Details

Journal of Managerial Psychology, vol. 26 no. 1
Type: Research Article
ISSN: 0268-3946

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Article
Publication date: 24 February 2020

Zhenyao Cai, Dandan Wu, Ying Xin, Yang Chen and Haining Wu

The purpose of this study is to investigate how and why formal mentoring support reduces newcomers' intention to leave from the perspective of uncertainty reduction theory.

Abstract

Purpose

The purpose of this study is to investigate how and why formal mentoring support reduces newcomers' intention to leave from the perspective of uncertainty reduction theory.

Design/methodology/approach

Time-lagged data were collected from two sources, mentors and newcomers, and 193 paired data sets were included in the analysis.

Findings

The results showed that formal mentoring support was positively related to newcomers' person–organisation fit (P–O fit) and person–job fit (P–J fit). In addition, P–O fit and P–J fit mediated the relationship between formal mentoring support and newcomers' intention to leave. Moreover, newcomers' uncertainty avoidance orientation strengthened the relationship between formal mentoring support and perception of fit, and it strengthened the indirect effect between formal mentoring support and newcomer's intention to leave, via the perception of fit.

Originality/value

This study enhances our understanding of the underlying mechanism between formal mentoring support and newcomers' intention to leave. Moreover, it demonstrates that uncertainty avoidance orientation is an important boundary condition during the process of organisational socialisation. The findings also contribute to the organisational socialisation and the mentoring literature by providing evidence from a blue-collar sample.

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Article
Publication date: 7 September 2020

Jeevan Jyoti, Poonam Sharma, Sumeet Kour and Harleen Kour

Organizations try to appoint individuals who fit in with their values and goals. Employees who do not fit in with the organization's core values and goals prefer not to…

Abstract

Purpose

Organizations try to appoint individuals who fit in with their values and goals. Employees who do not fit in with the organization's core values and goals prefer not to stay on for a longer period of time. The present study is an attempt to explore the impact of person–job (P–J) fit on organizational commitment through job involvement and career commitment with an application of a serial multiple mediation model.

Design/methodology/approach

Data have been collected through a structured questionnaire. The population comprised the teachers, working in the higher education sector. The different constructs used have been duly validated with the help of exploratory and confirmatory factor analyses. Further data reliability and scale validity have been checked too. In order to test the serial multiple mediation model, the authors adopted a regression-based approach and bootstrapping method suggested by Hayes (2012; 2013). Accordingly, PROCESS developed by Hayes (2012) has been used.

Findings

The results revealed that job involvement and career commitment mediate the relationship between P–J fit and organizational commitment individually as well as together.

Research limitations/implications

The present study is confined to government degree colleges only. The element of subjectivity might not have been checked completely as teachers have responded on the basis of their own experience and perceptions regarding the items in the questionnaire. The study is cross sectional in nature.

Practical implications

The paper addresses the interest of wide spectrum of stakeholders including the management, organizations and employees. So, the authors have extended general implications, which are for all those organizations that want to improve person–organization (P–O) fit and commitment of their employees. These implications will help organizations to take specific initiatives to improve the P–J fit of their employees, which will subsequently enhance their commitment level.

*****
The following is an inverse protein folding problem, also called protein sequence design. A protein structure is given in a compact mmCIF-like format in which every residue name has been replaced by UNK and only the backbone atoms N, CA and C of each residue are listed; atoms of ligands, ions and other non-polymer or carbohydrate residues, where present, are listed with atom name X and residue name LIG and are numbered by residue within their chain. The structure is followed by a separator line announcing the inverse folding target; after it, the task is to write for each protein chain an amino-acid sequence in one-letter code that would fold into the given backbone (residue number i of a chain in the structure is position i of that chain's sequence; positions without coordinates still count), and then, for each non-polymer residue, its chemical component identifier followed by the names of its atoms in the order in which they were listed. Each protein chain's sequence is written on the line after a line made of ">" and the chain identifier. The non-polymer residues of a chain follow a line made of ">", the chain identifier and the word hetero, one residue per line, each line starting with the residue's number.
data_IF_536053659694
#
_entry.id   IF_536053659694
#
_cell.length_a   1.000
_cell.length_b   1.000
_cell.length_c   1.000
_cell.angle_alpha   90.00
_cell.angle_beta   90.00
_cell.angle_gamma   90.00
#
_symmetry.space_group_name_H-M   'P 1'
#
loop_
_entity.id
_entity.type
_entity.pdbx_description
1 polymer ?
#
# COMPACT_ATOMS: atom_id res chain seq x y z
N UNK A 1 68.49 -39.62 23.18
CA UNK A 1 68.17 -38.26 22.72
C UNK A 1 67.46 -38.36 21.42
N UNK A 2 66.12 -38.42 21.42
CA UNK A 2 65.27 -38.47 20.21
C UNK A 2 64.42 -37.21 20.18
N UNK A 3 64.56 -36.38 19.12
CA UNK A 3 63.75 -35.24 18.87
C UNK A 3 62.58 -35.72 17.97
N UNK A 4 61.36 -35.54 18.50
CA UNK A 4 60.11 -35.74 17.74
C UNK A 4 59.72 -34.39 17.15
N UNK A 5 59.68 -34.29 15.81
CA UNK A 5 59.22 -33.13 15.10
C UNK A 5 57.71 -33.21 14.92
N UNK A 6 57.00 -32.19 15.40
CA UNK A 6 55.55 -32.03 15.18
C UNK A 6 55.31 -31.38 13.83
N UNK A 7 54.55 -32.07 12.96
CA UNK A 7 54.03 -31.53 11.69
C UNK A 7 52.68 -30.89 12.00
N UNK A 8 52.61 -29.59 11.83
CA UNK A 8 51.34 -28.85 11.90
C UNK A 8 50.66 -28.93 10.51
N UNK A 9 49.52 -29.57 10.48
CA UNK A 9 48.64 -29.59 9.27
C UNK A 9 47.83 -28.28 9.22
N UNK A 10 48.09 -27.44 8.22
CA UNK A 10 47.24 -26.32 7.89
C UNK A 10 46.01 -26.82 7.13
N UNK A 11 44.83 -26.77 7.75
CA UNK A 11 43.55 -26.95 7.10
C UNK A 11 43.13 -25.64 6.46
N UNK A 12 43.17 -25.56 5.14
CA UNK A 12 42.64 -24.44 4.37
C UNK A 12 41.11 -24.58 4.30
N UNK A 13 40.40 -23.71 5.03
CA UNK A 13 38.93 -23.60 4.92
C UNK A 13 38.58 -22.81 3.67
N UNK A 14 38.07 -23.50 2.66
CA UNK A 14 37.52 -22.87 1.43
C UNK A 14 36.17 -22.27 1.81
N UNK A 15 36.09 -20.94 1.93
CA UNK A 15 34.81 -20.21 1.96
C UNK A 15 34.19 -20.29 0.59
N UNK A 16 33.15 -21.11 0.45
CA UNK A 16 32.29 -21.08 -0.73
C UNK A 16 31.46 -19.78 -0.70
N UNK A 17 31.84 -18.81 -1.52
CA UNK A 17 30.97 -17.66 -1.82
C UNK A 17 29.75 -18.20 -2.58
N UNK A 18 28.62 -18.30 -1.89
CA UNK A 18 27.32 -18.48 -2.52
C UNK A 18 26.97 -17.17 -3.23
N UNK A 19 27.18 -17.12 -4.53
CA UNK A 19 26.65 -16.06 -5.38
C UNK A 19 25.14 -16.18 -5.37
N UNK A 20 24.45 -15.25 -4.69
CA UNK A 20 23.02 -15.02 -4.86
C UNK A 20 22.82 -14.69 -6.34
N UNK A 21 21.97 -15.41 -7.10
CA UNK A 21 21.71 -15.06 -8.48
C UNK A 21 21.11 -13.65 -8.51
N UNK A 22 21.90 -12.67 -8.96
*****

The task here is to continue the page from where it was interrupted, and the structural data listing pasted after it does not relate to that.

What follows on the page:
Originality/value

The findings of the present study will help the stakeholders in the higher education sector to identify best employees and undertake the initiatives to generate better job involvement and commitment, which will be a win–win strategy for both (employees as well as the organizations).

Details

International Journal of Educational Management, vol. 35 no. 1
Type: Research Article
ISSN: 0951-354X

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Article
Publication date: 29 July 2014

Jaleh Farzaneh, Ali Dehghanpour Farashah and Mehdi Kazemi

Drawing upon the social exchange theory and empowerment theory, the purpose of this paper is to investigate the effect of perceived person-environment fit on…

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7437

Abstract

Purpose

Drawing upon the social exchange theory and empowerment theory, the purpose of this paper is to investigate the effect of perceived person-environment fit on organisational citizenship behaviour (OCB). Furthermore, this study assesses the roles of organisational commitment and psychological empowerment (PE) in this relationship.

Design/methodology/approach

Respondents of this study were employees of the Iran Northeast Gas Transfer Company. Data were collected through conducting a survey on 500 employees, of which 412 questionnaires were used for further analysis. Confirmatory factor analysis, structural equation modelling, Baron and Kenny's (1986) procedure for examining mediator effect, and finally Zhao and Cavusgil's (2006) technique of evaluating moderator effect were utilised for the analyses.

Findings

Results indicated that organisational commitment acts as a mediator between person-job (P-J) fit and person-organisation (P-O) fit and OCB. PE acts as a moderator between organisational commitment and OCB.

Practical implications

This research has implications for approaches to human resource management in organisations.

Originality/value

This study empirically synthesises the joint effect of P-O fit and P-J fit on a behavioural variable (OCB) in the social context of organisation and explains the mechanism of the effect. The pattern of relationships tested is relatively novel.